A perspective from Oregon’s mid-Willamette Valley

Mayor: No more than $10 as a city fee

Written December 6th, 2019 by Hasso Hering

An Albany city budget meeting last May. A public service fee was not yet an issue.

There’s been a lot of public discussion about possible monthly Albany utility fees to shore up future city budgets, and Mayor Sharon Konopa says she’d like to make her position clear.

“The chatter over the fee is accusing me of wanting a 60 dollar a month fee,” she wrote in an email Friday. “I am used to being accused of all kinds of disagreements over issues, but have you ever heard me support anything over 10 dollars?”

As a matter of fact, no, I haven’t heard the mayor mention any specific amount.

“The 60 dollar amount was from staff stating that amount would be needed to eliminate the levy tax,” the mayor added. “So the net cost to the taxpayer would be less than 60 per month.”

All the talk about an added city fee — either for streets or for general-fund services including police, fire, libraries and parks — seems kind of abstract until the city council makes a move. So far, a majority of four is opposed to levying any fee without putting it to the voters. And judging by public reaction so far, an election would probably kill extra city fees for a good long time.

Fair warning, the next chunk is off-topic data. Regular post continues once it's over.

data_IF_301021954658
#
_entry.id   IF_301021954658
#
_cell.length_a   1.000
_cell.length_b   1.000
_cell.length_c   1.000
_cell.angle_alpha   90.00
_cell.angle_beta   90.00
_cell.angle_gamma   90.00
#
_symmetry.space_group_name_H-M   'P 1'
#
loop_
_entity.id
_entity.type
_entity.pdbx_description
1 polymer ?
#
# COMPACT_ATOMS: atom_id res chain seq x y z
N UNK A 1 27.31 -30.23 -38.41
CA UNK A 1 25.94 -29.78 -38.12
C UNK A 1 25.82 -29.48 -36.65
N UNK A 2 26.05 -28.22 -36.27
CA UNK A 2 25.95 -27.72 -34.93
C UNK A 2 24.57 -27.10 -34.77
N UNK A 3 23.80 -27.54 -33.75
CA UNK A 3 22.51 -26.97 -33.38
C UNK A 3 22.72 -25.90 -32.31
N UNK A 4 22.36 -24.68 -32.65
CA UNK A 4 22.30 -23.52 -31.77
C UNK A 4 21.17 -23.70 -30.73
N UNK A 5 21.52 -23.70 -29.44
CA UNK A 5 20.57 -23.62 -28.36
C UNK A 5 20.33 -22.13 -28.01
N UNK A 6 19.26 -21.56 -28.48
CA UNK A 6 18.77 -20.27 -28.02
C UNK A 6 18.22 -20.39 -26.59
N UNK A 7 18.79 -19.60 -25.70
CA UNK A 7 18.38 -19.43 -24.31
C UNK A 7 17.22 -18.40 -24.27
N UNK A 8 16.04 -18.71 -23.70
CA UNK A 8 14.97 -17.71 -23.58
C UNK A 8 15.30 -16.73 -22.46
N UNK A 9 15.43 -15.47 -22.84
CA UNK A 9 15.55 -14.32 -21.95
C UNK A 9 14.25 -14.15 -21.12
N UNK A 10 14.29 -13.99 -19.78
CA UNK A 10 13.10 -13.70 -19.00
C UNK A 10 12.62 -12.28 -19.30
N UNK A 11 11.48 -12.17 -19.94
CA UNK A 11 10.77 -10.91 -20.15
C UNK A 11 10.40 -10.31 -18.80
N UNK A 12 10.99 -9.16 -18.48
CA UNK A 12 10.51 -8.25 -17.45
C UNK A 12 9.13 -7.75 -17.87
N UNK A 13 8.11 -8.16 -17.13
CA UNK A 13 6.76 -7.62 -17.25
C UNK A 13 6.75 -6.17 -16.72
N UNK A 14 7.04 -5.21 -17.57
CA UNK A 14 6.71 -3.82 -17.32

In November, the council got a detailed staff report on city budget history and trends, including potential city fees and how much money they might raise for what.

For example, a public service fee might be intended to replace the $4.5 million annual local-option tax levy to augment the police and fire budgets and also meet the needs of other departments. That would suppose a revenue target of $13.5 million per year. If the fee was collected uniformly from all utility accounts, residential and others, the fee would need to be $63 a month. If it was based on the size of water meters, the monthly fee would range from $54 for the smallest meters to more than $4,000 for the biggest.

A fee intended to raised $9 million a year to cover the anticipated shortfall while leaving the police and fire local option tax in place — if voters renew it — would be $43 if collected uniformly. It would range from $35 to $2,722 if based on the size of water meters.

A monthly service fee intended to raise $8 million would entail fees of $37 for every meter, or $32 to $2,420 based on meter size.

And finally, a fee to raise $6.2 million a year would cost $29 monthly for all meters, or $24 to $1,876 based on meter size.

These numbers do not include a potential fee to raise money for street repairs. For a single-family residence, a flat street fee intended to raise $3.1 million would be about $15 a month. If the revenue target was $5 million, the fee would be $24.